We are all under house arrest but the airports are still open and the government was perfectly happy to allow over 3000 Madrid fans to fly in from lock down and infect everyone in Liverpool.

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27th March 2020 at 4:13 pm

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steve moxon

27th March 2020 at 4:26 pm

Yes, that’s about the size of it.
Governments everywhere are refusing to acknowlege that there were multiple reports of a virus with exactly the symptoms of COVID-19 back in the early autumn (here in the UK, included) and the estimates of a huge proportion of the population having already been infected.
This totally destroys the argument for wrecking the economy.


31st March 2020 at 1:18 pm

Look at today’s response from the Chinese-not me gov. Seriously should we be dealing with this country? They and their virus have cost the world trillions and many lives. They really do put profit before people-like all good communists and their animal rights abuse are horrific.

Tony Benn

27th March 2020 at 5:13 pm

Spot on, there are flights into Heathrow from Rome and China today, as well as all points Europe and the USA. What the hell is the point of sitting at home when people are travelling around spreading whatever diseases they carry IF this is dangerous. The conclusion I come to is those at the top don’t consider it dangerous but are too scared to say so in case numbers of deaths rise.


28th March 2020 at 4:23 pm

It shows that there is no such thing as democracy-the global elite is in control-the attitude of the developed world to this virus has been an almost identical consensus even though each country is quite different. It also gives us a tiny feeling of how awful and oppressive life was for the average citizen living through an actual World War.


28th March 2020 at 4:45 pm

By identical consensus I mean that if the city of York was threatened by an awful fire-you would expect the authorities to evacuate its citizens-but you would not expect them to evacuate the cities of Manchester and liverpool. Surely it is London that is on fire-so why should Lyme Regis be closed down? The authorities know where the ‘fire’ is and surely they know why?

Neil John

27th March 2020 at 3:00 pm

“Many of the Chinese people living in Italy are from Wuhan – the original epicentre of the Covid-19 outbreak. They tend to be in Italy to work in the leather and textile industries in the northern Italian regions, especially in Lombardy, the region with most Covid-19 cases. ” This has been well documented, along with the stunning lack of registered deaths of Chinese nationals in Italy prior to this event, it being long suspected that the average number of deaths still occur, but the bodies are disposed of and the passports used to cover up/legitimise illegal migrants. The reason the Chinese have taken over vast swathes of the Italian clothing industry is so they can make huge profits from cheaper often ‘indentured’ Chinese labour and ship stuff back to China with the sought after ‘Made in Italy’ label, the Chinese state doesn’t like falsely labelled goods actually being sold in China!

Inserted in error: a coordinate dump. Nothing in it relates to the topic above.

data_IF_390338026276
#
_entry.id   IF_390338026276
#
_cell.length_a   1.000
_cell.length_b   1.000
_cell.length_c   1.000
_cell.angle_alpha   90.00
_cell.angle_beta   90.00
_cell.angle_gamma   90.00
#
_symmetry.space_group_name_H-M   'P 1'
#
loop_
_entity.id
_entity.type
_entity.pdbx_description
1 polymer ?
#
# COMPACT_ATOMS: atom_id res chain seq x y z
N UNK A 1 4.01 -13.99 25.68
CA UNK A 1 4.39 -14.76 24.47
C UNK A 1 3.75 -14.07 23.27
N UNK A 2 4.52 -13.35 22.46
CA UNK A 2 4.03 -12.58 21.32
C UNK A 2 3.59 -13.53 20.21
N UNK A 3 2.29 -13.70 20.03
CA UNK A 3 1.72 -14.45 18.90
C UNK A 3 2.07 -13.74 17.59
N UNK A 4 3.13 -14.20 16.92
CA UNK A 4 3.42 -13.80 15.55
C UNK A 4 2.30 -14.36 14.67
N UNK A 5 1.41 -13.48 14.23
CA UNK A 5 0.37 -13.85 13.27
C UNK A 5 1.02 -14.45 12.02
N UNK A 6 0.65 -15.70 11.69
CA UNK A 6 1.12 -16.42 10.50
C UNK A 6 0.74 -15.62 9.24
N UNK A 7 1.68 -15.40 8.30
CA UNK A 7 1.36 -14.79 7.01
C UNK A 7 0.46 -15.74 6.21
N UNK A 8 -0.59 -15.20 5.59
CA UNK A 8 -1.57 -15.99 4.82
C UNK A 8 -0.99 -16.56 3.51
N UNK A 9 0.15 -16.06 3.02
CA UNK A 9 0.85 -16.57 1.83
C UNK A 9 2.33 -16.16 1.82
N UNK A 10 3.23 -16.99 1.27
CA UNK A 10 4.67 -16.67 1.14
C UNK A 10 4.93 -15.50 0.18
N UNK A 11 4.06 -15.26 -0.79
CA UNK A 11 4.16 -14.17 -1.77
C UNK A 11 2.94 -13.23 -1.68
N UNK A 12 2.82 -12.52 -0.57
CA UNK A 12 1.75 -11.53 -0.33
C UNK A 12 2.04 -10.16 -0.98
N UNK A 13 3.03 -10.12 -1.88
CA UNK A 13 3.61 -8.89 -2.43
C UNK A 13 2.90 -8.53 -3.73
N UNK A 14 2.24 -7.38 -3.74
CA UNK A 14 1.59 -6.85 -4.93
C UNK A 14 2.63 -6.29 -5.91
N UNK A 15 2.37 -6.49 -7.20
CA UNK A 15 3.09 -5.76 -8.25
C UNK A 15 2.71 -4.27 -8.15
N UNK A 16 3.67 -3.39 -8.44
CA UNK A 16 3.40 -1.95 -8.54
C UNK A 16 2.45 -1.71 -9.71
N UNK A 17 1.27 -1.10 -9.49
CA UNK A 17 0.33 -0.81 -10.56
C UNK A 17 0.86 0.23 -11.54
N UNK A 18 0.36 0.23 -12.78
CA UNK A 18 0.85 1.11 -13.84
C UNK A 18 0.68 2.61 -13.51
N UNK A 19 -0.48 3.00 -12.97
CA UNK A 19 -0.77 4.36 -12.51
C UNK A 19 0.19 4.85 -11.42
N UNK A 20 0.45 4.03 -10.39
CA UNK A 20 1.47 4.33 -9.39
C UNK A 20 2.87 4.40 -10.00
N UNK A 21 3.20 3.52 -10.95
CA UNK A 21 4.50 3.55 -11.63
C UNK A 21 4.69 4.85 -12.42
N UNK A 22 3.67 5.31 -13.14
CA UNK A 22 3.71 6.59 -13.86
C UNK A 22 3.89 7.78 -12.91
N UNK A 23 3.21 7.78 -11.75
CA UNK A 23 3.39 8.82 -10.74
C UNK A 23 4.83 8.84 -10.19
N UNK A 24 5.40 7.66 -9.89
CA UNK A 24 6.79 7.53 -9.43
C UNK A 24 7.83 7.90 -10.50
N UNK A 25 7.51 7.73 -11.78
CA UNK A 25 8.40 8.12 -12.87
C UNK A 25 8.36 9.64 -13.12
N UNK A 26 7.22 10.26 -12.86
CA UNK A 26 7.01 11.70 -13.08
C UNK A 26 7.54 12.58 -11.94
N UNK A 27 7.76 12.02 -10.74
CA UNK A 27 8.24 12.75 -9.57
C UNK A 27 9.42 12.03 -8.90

David Webb

27th March 2020 at 2:55 pm

Dominic, the fact that the flight ban between Italy and China merely means Italy should have banned Chinese people (of all passport statuses, including those with EU passports) from entering the country by land, sea or air. The coronavirus outbreak in Italy was a policy choice by a globalist government. We need to scale down globalisation, do without immigrants, produce all our food and drugs at home. That is the meaning of Brexit, and yet you seem to be trying to twist it in the globalist direction again.

Tony Benn

27th March 2020 at 5:15 pm

If travel is a risk then all travel should have been banned, the fact is it wasn’t considered a risk


29th March 2020 at 9:30 pm

The globalist elite state they want open borders with millions coming into the Western world-yet when any problems arise they flee away somewhere on their private planes,as they are rich hypocrites.

Dodgy Geezer

27th March 2020 at 1:44 pm

The medical response to Covid is FAR less interesting than the Social response – which will provide study opportunities for academics for decades to come.

As a libertarian, i am interested in the practical impacts on a decentralised state like Italy compared to a highly organised administrative system like Germany. You might think that Germanic organisation would win all the time, but I anticipate that the lack of state direction in Italy is compensated for by greater responsibility and initiative amongst the individual people .

It will be interesting to examine the history of the episode once it has finished…

fret slider

27th March 2020 at 1:43 pm

“I’m not a virus. I’m human. Eradicate the prejudice.” This was the message of videos released in northern Italy in February this year, urging Italians to hug Chinese people to encourage them in the fight against the coronavirus.” –

That obviously went well.

One thing is for sure, the modellers have got it wrong…

Gareth Edward KING

27th March 2020 at 1:21 pm

Interesting the difference in governmental reaction to covid-19 between Italy (centralised state but not as much as France) and Spain which is probably the most de-centralised country in Europe. Sánchez has basically taken over all co-ordination in terms of the reactions to this health crisis, along with the appropriate ministries, much to the chagrin of Quim Torra (Generalidad, Catalonia) and the Region of Murcia governed by the PP-Vox. The former harps on as if there has indeed been a military take-over in all but name. Spain is certainly a police state now with constitutional guarantees on freedom of movement and assembly having been (temporarily) rescinded until midnight April 11th.